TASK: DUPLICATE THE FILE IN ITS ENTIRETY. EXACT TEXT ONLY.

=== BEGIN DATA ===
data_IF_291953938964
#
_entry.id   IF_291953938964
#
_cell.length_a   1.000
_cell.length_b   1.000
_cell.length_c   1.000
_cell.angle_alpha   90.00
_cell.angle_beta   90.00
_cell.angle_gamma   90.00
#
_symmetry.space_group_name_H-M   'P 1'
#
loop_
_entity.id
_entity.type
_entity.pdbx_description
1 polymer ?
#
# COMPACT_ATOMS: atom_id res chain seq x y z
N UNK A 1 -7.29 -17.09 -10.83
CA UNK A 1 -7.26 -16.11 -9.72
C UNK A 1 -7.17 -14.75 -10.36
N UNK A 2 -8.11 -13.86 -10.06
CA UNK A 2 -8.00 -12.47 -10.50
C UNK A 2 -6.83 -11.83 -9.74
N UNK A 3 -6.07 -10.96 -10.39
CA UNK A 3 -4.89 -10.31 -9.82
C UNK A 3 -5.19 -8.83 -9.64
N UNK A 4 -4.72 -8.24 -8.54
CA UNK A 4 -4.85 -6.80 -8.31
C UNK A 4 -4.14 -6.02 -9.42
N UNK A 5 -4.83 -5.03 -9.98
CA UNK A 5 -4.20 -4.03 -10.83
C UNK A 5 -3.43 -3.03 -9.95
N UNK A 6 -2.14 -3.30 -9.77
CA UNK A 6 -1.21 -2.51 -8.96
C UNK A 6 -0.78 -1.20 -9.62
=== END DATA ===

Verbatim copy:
data_IF_291953938964
#
_entry.id   IF_291953938964
#
_cell.length_a   1.000
_cell.length_b   1.000
_cell.length_c   1.000
_cell.angle_alpha   90.00
_cell.angle_beta   90.00
_cell.angle_gamma   90.00
#
_symmetry.space_group_name_H-M   'P 1'
#
loop_
_entity.id
_entity.type
_entity.pdbx_description
1 polymer ?
#
# COMPACT_ATOMS: atom_id res chain seq x y z
N UNK A 1 -7.29 -17.09 -10.83
CA UNK A 1 -7.26 -16.11 -9.72
C UNK A 1 -7.17 -14.75 -10.36
N UNK A 2 -8.11 -13.86 -10.06
CA UNK A 2 -8.00 -12.47 -10.50
C UNK A 2 -6.83 -11.83 -9.74
N UNK A 3 -6.07 -10.96 -10.39
CA UNK A 3 -4.89 -10.31 -9.82
C UNK A 3 -5.19 -8.83 -9.64
N UNK A 4 -4.72 -8.24 -8.54
CA UNK A 4 -4.85 -6.80 -8.31
C UNK A 4 -4.14 -6.02 -9.42
N UNK A 5 -4.83 -5.03 -9.98
CA UNK A 5 -4.20 -4.03 -10.83
C UNK A 5 -3.43 -3.03 -9.95
N UNK A 6 -2.14 -3.30 -9.77
CA UNK A 6 -1.21 -2.51 -8.96
C UNK A 6 -0.78 -1.20 -9.62